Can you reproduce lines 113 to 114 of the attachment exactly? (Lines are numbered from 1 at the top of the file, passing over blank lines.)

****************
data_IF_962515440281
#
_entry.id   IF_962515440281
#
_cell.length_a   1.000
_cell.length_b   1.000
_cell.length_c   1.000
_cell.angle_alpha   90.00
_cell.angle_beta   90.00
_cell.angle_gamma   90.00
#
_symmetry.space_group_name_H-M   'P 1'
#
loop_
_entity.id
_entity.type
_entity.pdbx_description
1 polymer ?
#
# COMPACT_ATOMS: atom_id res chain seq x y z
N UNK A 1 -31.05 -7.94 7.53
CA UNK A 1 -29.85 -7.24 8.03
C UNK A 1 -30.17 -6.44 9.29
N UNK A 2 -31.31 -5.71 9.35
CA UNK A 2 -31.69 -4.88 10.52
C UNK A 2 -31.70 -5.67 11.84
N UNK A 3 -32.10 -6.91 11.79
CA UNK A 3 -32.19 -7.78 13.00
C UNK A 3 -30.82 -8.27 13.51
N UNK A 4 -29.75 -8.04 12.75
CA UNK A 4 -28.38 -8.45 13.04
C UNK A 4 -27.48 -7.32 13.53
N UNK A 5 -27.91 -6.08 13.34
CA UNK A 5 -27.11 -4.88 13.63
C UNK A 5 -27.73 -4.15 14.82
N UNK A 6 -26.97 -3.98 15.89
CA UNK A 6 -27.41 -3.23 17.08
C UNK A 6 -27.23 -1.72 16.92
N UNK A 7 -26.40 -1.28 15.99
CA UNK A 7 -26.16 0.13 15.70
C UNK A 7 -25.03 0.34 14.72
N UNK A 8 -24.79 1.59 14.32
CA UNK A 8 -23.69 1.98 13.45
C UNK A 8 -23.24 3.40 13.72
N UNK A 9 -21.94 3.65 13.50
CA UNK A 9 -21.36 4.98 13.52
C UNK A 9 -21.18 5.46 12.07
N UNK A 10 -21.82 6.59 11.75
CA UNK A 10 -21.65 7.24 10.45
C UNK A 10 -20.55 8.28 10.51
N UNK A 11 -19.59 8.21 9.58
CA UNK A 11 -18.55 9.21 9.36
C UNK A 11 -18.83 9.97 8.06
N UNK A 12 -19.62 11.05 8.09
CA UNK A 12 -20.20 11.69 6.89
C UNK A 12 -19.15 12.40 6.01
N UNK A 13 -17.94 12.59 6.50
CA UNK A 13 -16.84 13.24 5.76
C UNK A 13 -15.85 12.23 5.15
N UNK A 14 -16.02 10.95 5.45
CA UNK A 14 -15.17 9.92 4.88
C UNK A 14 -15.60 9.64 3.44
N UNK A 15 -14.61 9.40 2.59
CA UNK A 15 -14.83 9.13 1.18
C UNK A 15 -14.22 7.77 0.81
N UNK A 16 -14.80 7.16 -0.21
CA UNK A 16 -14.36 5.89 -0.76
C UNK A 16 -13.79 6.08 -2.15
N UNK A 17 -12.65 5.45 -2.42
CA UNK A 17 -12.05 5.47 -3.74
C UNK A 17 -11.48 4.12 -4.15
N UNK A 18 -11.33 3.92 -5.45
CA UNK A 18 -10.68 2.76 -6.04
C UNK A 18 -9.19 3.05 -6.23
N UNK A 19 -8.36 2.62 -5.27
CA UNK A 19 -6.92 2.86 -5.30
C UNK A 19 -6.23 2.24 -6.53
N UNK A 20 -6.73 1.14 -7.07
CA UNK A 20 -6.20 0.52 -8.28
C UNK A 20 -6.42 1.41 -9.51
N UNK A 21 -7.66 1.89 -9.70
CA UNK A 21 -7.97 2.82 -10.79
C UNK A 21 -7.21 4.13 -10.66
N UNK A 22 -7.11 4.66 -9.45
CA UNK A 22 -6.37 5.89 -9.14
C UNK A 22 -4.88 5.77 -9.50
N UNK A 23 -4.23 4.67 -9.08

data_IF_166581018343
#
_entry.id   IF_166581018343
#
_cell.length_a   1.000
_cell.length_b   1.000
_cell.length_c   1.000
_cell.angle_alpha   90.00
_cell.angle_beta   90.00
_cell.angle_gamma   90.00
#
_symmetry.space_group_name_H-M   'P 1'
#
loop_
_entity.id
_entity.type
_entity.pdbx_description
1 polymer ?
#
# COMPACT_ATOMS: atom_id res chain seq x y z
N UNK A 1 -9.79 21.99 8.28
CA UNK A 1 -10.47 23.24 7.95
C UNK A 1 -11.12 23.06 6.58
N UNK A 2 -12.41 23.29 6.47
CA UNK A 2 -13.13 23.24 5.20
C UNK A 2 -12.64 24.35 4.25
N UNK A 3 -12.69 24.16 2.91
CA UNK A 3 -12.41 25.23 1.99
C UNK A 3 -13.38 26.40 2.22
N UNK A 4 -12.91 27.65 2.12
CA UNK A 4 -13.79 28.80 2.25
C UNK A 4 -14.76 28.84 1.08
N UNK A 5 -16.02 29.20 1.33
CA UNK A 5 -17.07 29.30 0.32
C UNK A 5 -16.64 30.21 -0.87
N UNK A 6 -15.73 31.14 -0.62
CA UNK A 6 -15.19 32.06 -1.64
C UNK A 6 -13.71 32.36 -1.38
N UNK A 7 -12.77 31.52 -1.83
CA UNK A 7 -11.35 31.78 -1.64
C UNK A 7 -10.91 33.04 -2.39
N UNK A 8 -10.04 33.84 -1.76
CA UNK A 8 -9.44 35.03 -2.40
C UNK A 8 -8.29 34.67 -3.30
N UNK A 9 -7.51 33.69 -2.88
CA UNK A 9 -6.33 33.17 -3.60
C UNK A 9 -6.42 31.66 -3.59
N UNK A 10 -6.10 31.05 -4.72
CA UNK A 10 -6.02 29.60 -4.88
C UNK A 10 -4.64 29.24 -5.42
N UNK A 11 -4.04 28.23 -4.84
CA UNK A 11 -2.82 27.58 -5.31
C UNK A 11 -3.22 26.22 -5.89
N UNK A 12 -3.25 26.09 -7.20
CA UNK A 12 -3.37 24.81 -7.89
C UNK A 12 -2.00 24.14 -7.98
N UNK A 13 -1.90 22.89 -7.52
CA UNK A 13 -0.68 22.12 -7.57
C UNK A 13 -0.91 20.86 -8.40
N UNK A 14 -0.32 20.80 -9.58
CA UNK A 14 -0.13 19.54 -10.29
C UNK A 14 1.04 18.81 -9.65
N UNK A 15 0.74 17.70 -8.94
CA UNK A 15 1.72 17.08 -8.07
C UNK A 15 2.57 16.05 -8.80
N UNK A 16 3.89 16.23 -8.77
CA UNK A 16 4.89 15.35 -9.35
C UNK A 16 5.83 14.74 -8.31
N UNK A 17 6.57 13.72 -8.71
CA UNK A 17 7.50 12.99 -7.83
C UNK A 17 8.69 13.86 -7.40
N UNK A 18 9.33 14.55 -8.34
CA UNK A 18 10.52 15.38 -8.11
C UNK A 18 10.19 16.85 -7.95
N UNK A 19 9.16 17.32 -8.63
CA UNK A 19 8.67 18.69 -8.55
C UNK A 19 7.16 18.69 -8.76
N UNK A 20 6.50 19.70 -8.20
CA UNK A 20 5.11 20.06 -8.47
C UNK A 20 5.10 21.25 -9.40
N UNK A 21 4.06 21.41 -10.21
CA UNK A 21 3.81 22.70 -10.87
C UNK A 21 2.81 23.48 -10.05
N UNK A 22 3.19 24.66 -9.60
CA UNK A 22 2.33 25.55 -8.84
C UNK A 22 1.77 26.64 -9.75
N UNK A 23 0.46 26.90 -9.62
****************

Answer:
C UNK A 2 -12.64 24.35 4.25
N UNK A 3 -12.69 24.16 2.91